I’m in Goa. The evening breeze is heavy and warm, begging for a cup of tea (always). My hair is frizz (see new Insta profile pic please) unleashed and for the first time in my entire life, I love it. This is where I come from. Every single thing in this world is the reason I’ve become this shy, easily annoyed, colour-crazy, brown as the red dirt human. Truth: I’m the MOST excited person to have stepped through the timespace portal that is air travel. Especially since I have a love hate relationship with planes.
Our journey was long and my movie-watching plans ended 2 hours after we got on the plane. I couldn’t read a book and the entire time was spent looking at the guy with the window seat who slept for 9 hours straight taking breaks to watch The Minions and eat this cute airplane lunch we were served. Maybe I shouldn’t have got a full night’s rest but I did and contrary to all my claims about procrastinating, I was all packed at a reasonable hour, leaving more room for me to mop the kitchen and break down many many many boxes for recycling. I even made spring rolls and special peanut sauce. I am SO strange.
But I’m here now and I’ve stopped falling asleep at 10 am for no reason. It gives me a lot more time to learn things I’ve been putting off for too long. Food things, of course.
The day after we arrived, there was a handi of the orangiest kodi (curry) full of prawns on the stove. It was Sunday. I had no interest in eating anything else and though I never spelt out this wish, it was heard (thanks Mama and D). Every Goan person dreams of coming home to this same sight and smell. It’s the clearest sign that we’re back on this land where we took our first steps. That and we get drowsy after lunch – unfailingly. I did both.
I pestered my father for a whole week before he taught me how to make curry. By taught I mean, he estimated every single ingredient and I shoved them in spoon and cup measures to try and make it scientific. It’s not. It never will be. It’s a beautiful thing to cook from instinct and that’s the only way home cooks know how. My numbers on ingredients were my only contribution to this recipe, along with the photographs. All the other parts are owed to years of practice and tweaking. My mother makes her curry masala paste with cumin but my father thinks “it’s wrong” (it’s not). My dad makes his curry masala with fresh tomato because he likes the taste. However you wish to do it in your home, it’s hard to be wrong when you keep the base ingredients the same.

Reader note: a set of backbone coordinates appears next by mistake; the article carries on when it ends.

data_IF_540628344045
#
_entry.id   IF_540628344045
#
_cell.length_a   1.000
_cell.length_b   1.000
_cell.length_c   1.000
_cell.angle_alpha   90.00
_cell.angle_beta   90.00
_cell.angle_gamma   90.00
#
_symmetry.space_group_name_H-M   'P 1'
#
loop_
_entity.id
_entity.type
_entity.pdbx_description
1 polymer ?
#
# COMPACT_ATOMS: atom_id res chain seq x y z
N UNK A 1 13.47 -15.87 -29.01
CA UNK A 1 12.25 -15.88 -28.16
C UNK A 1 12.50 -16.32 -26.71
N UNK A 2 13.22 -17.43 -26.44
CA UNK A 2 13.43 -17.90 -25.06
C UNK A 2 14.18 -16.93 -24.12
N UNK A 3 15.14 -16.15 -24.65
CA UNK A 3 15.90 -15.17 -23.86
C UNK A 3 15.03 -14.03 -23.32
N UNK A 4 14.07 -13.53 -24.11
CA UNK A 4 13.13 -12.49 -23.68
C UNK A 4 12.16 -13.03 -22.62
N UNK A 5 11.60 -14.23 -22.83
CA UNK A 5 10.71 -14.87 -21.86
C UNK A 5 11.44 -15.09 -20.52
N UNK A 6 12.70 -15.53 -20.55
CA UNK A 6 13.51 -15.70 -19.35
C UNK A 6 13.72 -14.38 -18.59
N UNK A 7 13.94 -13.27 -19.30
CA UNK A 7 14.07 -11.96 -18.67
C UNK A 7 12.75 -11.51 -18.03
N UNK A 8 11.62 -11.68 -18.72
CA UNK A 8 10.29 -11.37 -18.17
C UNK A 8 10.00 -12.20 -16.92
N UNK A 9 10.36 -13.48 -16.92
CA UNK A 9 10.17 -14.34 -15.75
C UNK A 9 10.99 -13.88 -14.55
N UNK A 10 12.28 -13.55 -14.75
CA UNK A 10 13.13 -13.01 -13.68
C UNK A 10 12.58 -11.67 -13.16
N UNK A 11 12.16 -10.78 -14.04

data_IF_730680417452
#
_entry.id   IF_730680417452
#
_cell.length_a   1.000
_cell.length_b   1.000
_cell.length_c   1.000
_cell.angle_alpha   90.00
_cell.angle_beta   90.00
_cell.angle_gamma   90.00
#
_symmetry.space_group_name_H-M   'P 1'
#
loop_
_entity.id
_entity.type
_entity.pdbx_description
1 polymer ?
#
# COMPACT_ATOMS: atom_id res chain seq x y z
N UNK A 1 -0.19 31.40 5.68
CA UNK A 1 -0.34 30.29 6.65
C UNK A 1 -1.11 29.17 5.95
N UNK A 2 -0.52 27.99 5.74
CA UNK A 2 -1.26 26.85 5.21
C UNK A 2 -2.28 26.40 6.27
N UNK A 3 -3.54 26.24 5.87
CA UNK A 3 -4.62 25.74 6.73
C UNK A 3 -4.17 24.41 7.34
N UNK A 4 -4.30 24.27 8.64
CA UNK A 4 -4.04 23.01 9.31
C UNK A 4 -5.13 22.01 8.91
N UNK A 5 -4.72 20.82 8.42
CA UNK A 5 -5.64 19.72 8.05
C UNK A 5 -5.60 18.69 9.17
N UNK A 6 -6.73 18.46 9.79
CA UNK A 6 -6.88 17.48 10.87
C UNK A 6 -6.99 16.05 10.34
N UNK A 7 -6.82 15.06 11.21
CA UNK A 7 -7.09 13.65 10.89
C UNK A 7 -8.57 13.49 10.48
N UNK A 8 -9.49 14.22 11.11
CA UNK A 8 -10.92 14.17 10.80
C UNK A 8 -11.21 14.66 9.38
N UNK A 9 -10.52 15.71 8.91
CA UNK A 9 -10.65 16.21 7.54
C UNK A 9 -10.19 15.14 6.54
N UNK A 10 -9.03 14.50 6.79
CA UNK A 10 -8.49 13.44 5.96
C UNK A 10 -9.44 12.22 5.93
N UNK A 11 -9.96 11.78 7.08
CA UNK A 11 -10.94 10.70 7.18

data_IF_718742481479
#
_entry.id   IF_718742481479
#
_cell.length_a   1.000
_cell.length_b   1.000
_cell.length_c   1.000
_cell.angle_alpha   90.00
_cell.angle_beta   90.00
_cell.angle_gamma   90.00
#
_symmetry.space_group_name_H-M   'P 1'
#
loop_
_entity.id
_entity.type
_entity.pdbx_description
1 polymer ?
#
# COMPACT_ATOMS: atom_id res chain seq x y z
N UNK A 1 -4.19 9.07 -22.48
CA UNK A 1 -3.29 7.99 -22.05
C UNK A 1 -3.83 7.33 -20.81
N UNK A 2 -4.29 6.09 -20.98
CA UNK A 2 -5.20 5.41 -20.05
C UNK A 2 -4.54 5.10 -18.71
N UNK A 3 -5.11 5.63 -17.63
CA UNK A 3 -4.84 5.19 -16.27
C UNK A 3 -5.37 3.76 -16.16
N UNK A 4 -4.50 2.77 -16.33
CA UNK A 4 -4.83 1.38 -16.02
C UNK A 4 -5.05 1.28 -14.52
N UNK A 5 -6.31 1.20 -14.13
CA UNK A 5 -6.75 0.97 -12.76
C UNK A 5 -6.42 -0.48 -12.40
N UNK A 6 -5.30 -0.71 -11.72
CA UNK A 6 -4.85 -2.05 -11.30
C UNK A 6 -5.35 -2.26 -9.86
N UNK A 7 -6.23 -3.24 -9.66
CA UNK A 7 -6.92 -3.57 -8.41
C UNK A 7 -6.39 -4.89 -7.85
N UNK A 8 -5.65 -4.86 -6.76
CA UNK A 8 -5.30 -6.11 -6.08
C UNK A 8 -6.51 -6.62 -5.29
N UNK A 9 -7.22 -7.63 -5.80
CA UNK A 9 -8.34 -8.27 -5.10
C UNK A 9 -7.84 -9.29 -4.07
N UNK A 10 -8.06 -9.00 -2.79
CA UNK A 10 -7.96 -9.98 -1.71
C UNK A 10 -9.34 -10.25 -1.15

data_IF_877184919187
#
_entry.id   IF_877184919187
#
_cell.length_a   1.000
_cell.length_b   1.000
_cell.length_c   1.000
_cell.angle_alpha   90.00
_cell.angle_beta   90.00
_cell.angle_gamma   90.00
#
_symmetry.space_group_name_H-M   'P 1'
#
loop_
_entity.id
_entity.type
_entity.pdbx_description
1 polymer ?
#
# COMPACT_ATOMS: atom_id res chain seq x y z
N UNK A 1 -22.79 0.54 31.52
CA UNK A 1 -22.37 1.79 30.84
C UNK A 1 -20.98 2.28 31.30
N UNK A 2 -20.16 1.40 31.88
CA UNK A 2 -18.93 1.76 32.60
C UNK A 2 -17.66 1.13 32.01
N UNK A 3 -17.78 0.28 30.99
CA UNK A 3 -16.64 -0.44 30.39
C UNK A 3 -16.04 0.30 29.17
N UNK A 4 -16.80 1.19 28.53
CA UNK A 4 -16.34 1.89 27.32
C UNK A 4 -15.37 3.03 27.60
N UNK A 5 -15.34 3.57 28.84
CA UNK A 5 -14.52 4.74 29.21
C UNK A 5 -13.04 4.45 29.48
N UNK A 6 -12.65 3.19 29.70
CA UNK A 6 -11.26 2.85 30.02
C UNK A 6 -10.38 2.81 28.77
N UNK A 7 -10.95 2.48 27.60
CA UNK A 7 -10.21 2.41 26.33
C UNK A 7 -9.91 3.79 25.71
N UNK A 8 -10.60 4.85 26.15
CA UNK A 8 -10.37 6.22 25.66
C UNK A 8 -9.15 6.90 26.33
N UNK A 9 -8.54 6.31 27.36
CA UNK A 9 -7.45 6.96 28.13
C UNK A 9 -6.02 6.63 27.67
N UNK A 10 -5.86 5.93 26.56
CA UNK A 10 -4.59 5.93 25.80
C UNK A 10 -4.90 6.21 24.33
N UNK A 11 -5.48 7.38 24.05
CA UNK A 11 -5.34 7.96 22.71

I’ve got a lot more from Goa recipes coming up. They might be on their own schedule but it will happen. Till then, ahhhhhh I’m HOME!!!
- The fresher the seafood, the better it tastes. We used the chunky bones of a fish we call Chonak in Konkani. The English name for this fish according to this site is Giant Sea Perch. We have also used shrimp heads, fish filets, raw mango, bhendi (okra), thick cubed turnip….all of the flavours! Be creative.
- This recipe uses Kashmiri chillies, which are less spicy than the local chillies (called ghati chillies). We use Kashmiri chillies at home. If you choose a spicier one, use less than what’s called for. Again, it totally depends on your palate.
- The curry thickens the next day while it sits in the fridge, which is something to remember if you’re making it in advance. To thin it out, just add more water while reheating it.
- You can buy all these ingredients at your local Indian grocery store, if you’re not living in India of course. Over here we just call them “shops”.
- If you’re cooking for fewer people, you can freeze the rest of the masala paste for up to 2 weeks until you’re ready to use it.
- 3 tbsp dried tamarind
- 6 dried Kashmiri chillies, stems removed
- 3 garlic cloves
- 1 inch piece fresh ginger
- 2 tbsp + 1/4 cup red onion, diced
- 2 tbsp tomato (optional)
- 1 1/2 tbsp coriander seeds
- 1/2 tsp whole peppercorns
- 1 tsp ground turmeric
- 1 1/4 cup fresh grated or frozen coconut
- 1/2 cup water + more if you want a thinner masala paste
- 226 gms or 1/2 lb fresh fish or shrimp*, seasoned with salt and left to sit in the fridge for at least an hour
- 1 tbsp oil
- Salt to taste
Add the first nine ingredients in the list to a high speed blender, food processor or mortar and pestle and grind till it has a gritty sand-like texture. Once all the spices are ground, add the coconut and about 1/4 of the water to start with. Grind them together for a minute and add more water to the mix. Scrape the sides of the blender and grind the ingredients some more. Add more water but only a tablespoon at a time. Once the coconut mixture starts to resemble a smooth bright orange paste, it’s ready (see pictures). Keep the blender/food processor unwashed. I’ll let you know what to do with it in the next step. If you want your masala paste thinner (which my father said I needed to do), grinding it with more water will do the trick. Alternatively, you can also thin it out while cooking it.
Place a medium-sized pot on the stove on medium heat and add oil. When the oil is hot enough (about a minute) add the remaining 1/4 cup onion to the oil. Stir it around the pot for a minute until they turn soft. Add your curry masala to the onions and stir until the two elements are combined. Do this for about 2 minutes. Add about 3 to 4 cups of water to the pot and bring to a simmer. At this point, you can pour this water in the blender or processor and clean it out of all the delicious masala still stuck in before adding it to the pot. If you want your curry thicker or thinner, you will have to add more or less water. Bring the curry to a slow boil on medium heat. Once it starts to boil, turn the heat down to a simmer and add the fish to it. Let the curry simmer for 5-7 minutes or until the fish is cooked. Season with salt and take the curry off the stove.
Serve it warm over rice and enjoy! It’s the BEST of Goa.